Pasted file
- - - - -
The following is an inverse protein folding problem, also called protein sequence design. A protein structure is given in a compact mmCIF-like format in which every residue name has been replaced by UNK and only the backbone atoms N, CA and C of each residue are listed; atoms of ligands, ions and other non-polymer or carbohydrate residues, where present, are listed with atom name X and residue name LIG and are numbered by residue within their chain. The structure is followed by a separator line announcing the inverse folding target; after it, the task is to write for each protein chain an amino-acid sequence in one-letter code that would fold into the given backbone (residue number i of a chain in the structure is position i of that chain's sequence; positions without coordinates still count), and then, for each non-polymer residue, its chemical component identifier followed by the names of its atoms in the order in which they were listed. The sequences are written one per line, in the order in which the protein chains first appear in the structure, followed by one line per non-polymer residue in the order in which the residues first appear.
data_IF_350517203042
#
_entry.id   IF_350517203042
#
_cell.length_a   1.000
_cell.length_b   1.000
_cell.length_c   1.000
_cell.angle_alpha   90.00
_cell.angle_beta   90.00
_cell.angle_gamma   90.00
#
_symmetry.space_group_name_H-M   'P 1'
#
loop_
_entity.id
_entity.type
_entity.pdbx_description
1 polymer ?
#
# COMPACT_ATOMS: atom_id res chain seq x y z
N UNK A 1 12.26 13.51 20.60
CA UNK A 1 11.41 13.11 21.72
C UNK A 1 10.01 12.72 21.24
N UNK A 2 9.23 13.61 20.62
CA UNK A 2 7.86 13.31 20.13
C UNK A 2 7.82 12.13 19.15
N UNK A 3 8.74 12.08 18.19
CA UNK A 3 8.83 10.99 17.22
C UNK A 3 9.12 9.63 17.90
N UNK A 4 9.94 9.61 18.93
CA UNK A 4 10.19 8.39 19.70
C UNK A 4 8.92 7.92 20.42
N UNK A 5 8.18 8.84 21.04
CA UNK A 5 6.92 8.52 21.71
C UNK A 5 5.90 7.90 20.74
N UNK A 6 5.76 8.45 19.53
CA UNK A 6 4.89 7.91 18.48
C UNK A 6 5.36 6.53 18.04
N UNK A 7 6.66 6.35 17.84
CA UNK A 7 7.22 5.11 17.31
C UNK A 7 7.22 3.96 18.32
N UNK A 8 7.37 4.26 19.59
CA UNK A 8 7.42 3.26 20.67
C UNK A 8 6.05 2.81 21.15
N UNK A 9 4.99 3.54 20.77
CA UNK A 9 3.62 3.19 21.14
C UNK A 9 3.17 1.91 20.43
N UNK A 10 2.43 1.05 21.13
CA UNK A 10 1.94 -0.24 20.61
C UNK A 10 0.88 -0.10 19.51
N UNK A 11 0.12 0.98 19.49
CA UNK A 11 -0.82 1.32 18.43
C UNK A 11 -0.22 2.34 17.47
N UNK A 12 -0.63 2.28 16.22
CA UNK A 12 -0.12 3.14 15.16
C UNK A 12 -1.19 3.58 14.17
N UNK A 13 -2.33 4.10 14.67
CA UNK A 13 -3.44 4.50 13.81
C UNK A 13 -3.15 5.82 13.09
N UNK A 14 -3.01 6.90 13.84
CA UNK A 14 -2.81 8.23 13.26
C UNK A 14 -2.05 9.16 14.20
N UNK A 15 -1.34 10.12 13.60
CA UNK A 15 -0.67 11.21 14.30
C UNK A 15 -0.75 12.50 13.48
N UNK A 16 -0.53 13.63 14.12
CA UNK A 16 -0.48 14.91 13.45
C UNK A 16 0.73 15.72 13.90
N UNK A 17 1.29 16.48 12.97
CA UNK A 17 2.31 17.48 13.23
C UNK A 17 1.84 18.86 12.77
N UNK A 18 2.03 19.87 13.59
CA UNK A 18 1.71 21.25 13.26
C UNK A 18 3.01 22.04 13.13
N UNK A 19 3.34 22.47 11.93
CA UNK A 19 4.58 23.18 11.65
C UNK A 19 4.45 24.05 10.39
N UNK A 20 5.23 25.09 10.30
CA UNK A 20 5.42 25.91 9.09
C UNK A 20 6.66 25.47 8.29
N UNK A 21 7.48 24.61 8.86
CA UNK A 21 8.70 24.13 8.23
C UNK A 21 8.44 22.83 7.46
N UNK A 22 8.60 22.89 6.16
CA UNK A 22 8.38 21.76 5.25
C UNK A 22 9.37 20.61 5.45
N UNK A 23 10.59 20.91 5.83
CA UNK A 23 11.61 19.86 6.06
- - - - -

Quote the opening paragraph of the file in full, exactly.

The following is an inverse protein folding problem, also called protein sequence design. A protein structure is given in a compact mmCIF-like format in which every residue name has been replaced by UNK and only the backbone atoms N, CA and C of each residue are listed; atoms of ligands, ions and other non-polymer or carbohydrate residues, where present, are listed with atom name X and residue name LIG and are numbered by residue within their chain. The structure is followed by a separator line announcing the inverse folding target; after it, the task is to write for each protein chain an amino-acid sequence in one-letter code that would fold into the given backbone (residue number i of a chain in the structure is position i of that chain's sequence; positions without coordinates still count), and then, for each non-polymer residue, its chemical component identifier followed by the names of its atoms in the order in which they were listed. The sequences are written one per line, in the order in which the protein chains first appear in the structure, followed by one line per non-polymer residue in the order in which the residues first appear.